ISTANBUL (BP)–An Islamic court in Iran has acquitted a Christian lay pastor and former army colonel, Hamid Pourmand, on charges of apostasy and proselytizing, declaring, “Under sharia [Islamic law], there are no charges against you,” Compass Direct news service reported May 30.
During a May 28 court hearing in the southern port city of Bandar-i Bushehr, Pourmand’s judge declared he was acquitting Pourmand, a former Muslim who converted to Christianity 25 years ago, because he had “done nothing wrong” according to Islamic law.
Pourmand’s surprise acquittal in a single hearing was reported May 29 by the Farsi-language ISNA news agency, quoting the jailed Christian’s lawyer as its source. “Since then, the news of Hamid’s acquittal has appeared on many well-known Farsi websites,” an Iranian Christian confirmed to Compass.
Even so, the acquitted pastor remains imprisoned, serving out a three-year jail sentence for a separate military court conviction also linked to his religious conversion.
Pourmand, 47, was arrested last September by the Iranian security police while attending a church conference near Tehran. An army colonel, he also was serving as lay pastor for an Assemblies of God congregation in Bandar-i Bushehr.
After five months of interrogation in strict solitary confinement, Pourmand was arraigned in February before a military court, accused of “deceiving the Iranian armed forces” by not reporting his conversion to Christianity. Despite what Compass described as “clear-cut evidence to the contrary,” he was ruled guilty, dishonorably discharged and given the maximum three-year prison sentence.
After spending the next two months in a group cell at Tehran’s Evin Prison, Pourmand was transferred to a prison in Bandar-i Bushehr May 16 to stand trial before an Islamic court on separate apostasy and proselytizing charges.
For the past nine months, the lay pastor has been subjected to repeated pressures to recant his Christian faith and return to Islam in order to escape execution for apostasy, as required under the theocratic laws of Iran.
Pourmand’s lawyer has appealed the military court conviction on the basis of written documents signed by the former army colonel’s superiors proving that they knew he had become a Christian. The military tribunal which convicted Pourmand in February had rejected the documents as falsified.
Sources close to the case admit there is little assurance that Pourmand’s military conviction will be overturned by Iran’s Supreme Court. But they expressed hope that his sentence might be reduced to one year or less. “He has been under arrest for more than nine months already,” one Iranian Christian observed, “so if his sentence is reduced, he could be released very soon.”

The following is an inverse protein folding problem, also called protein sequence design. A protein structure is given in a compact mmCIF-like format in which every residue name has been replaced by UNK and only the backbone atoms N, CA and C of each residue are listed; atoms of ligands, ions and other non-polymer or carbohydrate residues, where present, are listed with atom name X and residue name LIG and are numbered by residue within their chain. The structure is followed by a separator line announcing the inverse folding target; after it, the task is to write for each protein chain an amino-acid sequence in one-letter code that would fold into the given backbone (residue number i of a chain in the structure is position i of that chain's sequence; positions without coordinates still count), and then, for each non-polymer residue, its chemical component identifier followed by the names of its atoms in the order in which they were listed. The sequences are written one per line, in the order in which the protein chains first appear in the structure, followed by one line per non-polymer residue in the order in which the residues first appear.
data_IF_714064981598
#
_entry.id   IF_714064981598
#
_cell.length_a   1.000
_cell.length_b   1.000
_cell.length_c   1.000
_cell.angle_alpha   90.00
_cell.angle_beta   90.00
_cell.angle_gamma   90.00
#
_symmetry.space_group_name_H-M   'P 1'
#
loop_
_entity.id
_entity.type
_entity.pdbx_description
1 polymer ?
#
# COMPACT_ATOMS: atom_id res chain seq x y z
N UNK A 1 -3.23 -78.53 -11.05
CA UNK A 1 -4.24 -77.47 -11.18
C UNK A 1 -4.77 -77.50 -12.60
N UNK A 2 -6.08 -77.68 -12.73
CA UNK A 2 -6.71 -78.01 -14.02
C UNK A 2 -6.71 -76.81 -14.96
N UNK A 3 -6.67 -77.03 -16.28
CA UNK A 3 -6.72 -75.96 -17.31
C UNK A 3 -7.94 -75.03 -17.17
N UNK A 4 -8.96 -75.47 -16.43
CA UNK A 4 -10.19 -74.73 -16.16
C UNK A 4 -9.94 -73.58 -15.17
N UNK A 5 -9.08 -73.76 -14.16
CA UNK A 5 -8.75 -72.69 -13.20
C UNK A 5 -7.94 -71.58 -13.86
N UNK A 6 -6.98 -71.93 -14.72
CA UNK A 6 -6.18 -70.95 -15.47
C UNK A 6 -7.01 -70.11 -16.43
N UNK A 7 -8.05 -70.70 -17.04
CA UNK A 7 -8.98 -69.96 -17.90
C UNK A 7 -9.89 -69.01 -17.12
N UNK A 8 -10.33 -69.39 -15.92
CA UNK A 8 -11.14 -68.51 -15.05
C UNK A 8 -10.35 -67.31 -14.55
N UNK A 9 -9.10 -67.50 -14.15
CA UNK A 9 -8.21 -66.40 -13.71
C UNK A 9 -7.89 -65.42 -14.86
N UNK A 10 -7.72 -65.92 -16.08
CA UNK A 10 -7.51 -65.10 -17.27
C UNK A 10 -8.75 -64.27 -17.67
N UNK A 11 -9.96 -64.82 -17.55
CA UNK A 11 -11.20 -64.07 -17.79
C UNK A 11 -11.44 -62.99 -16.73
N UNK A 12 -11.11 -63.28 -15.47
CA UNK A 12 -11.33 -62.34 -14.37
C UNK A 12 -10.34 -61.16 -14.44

Commenting on his two weeks of confinement in Bandar-i Bushehr, Pourmand reportedly confirmed he had been jailed there with common criminals, including gangsters, murderers and drug dealers. “But now I’m back with the so-called ‘spies’ at Evin,” he joked after arriving back in Tehran May 29.
Since February, the lay pastor had shared a group cell with journalist Akbar Ganji and other prominent political dissidents jailed at Evin Prison for expressing their pro-reform views. U.S. and European governments have urged Tehran repeatedly to set free the journalist and other known prisoners of conscience, including Pourmand.
Over the weekend, unprecedented protests continued in front of the Iranian Parliament building, where students and civic leaders staged sit-ins and raised placards and banners demanding the release of Ganji, now seriously ill after five years in prison. On May 30, 10 days into a hunger strike, Ganji yielded to the advice of his lawyer, Nobel peace prize laureate Shirin Edabi, accepting emergency medical leave from prison to receive hospital treatment.
“We don’t know what will happen about Pourmand in the next few weeks,” one Iranian source told Compass. “But we have absolute proof of his innocence, and there are very strong international pressures right now, as we are close to electing a new president.”
Surrounded by police as he was escorted into Evin Prison, Pourmand smiled and waved to his family, saying, “Don’t worry about me. This prison is like my home now, you know!”
Pourmand and his wife Arlet, who is an Assyrian Christian, have two teenage sons, Immanuel and David.
Barbara G. Baker is a writer with Compass Direct, a news service based in Santa Ana, Calif., focusing on Christians worldwide who are persecuted for their faith. Used by permission.